Right to eat? Duty to save

Vanjulavalli Sridhar
Published on: August 2013
"When all people, at all times, have physical, social and economic access to sufficient, safe and nutritious food which meets their dietary needs and food preferences for an active and healthy life" - we have then achieved food security (FAO). "Think.Eat.Save" is a Save Food campaign of the United Nations, and we need a better understanding of this concern so as to do something about it.
right to eat duty to save,evolution
Modern humans evolved from archaic Homo sapiens in the Middle Palaeolithic, about 200,000 years ago. However, 50,000 years ago our transition to behavioural modernity happened. With our evolution, our food habits have also simultaneously evolved.We have moved from being fruit eaters, to hunters, gatherers, and now producers and processors of food. The human race has been well established as an omnivore evolutionarily. Yet, he has developed a fine sense of differentiating the pros and cons of his eating habits causing him to choose his diet today. Vegan, vegetarian, eggetarian or a non-vegetarian - he chooses exquisitely because he can afford to. But is it true for the entire seven billion that our planet houses? Food security should not be reduced to a mere "shortage of food" front, but a holistic matter of "nutrition and quantity". THINK.

A balanced diet is highly important for all of us. However, people still die deaths from hunger and malnutrition. Our societies have become so complex, we now have separate food and agricultural systems.The biggest economies are those where major occupation is agriculture. Ironically, 98% of the world's hungry live in developing nations. The rich would have to eat money if the poor stopped providing. The problem is that some have plenty to waste, while the majorities have less to utilize. I personally see it is a unique case of the "Tragedy of the commons" where a selective few have more access to the use/abuse of the resources, leaving the rest to the play of poorer majority dynamics.

In order to address 'food security' in today's background, we need to start saving. We need to protect rights to resources for the most vulnerable. There are disturbing statistics stating that annual food waste in America can feed 49 million people every year. India has 10,700 lakh tonnes of food grains that are damaged in depots, enough to feed six lakh people for 10years. Those who can afford always have food to waste, while 1 in 7 go to bed hungry every night. SAVE.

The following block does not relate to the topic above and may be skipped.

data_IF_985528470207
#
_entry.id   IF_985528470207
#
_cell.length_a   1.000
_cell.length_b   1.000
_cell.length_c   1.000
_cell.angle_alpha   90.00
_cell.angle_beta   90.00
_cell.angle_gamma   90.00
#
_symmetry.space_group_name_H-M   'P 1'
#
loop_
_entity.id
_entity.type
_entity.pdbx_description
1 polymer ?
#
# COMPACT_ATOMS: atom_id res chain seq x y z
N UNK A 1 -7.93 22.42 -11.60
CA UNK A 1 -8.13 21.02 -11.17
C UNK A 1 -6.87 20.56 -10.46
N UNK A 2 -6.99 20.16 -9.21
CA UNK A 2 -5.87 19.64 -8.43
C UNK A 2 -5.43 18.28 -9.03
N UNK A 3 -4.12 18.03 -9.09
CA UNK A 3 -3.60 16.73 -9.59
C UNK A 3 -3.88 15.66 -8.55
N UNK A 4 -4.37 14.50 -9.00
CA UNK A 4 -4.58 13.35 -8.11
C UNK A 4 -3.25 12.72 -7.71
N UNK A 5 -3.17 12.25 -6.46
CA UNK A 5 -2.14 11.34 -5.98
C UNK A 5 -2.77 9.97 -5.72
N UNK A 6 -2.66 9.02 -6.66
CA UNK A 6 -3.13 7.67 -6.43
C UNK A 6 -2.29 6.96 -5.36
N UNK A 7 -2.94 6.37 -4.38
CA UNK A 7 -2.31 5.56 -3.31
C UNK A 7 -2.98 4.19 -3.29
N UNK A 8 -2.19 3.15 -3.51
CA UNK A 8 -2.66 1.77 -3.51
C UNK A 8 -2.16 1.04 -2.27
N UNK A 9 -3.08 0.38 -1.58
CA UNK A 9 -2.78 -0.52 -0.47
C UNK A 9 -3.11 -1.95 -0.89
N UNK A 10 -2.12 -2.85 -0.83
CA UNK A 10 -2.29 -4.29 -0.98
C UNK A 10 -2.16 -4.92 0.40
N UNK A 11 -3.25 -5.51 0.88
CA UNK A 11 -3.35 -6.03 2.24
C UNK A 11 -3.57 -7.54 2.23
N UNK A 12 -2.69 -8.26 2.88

The good news is that we have started thinking globally. But, the not-so-good news is that we are yet to begin acting locally. At the government level, sound policies are needed to create the incentives and capacities for sustainable consumption and production that enables consumers and producers to make sustainable choices consciously.

The poor need to be empowered to be fed. They need to be supported as best as possible. Thankfully, India has started with a few provisions such as the mid-day meal scheme, incentives, subsidies for farmers, participation in local market dynamics and pricing, procurement and in recent times - crop insurance.

The middle class need to plan meticulously for a rainy day, invest in storage within household and perhaps even composting waste. Food storage and monthly planning of food expenditure is largely lacking owing to its redundancy. What can be expected of the upper class in not to buy large quantities of food just because they can, and waste it later. They should be inspired to buy only what they need. This way we will generate less wastage and use optimally.
As citizens of this planet, we come with rights and duties. We have a right to food and food security but it comes with an inherent responsibility to not hamper other's rights. It is time for us to balance our unending wants with our limited needs, so that we prosper together as Homo sapiens, and not selectively as the affordable few.

Waste not, want not. Remember, the waste of plenty is the resource of scarcity. Let us start thinking globally, eat vigilantly and save locally. From today, let us be inspired to eat all that we can or want, but resolve not to waste a morsel from our plates. That is a step good enough to propel us in the right direction.

Bon appétit!
On a scale of 1-10, how inspiring did you find this article?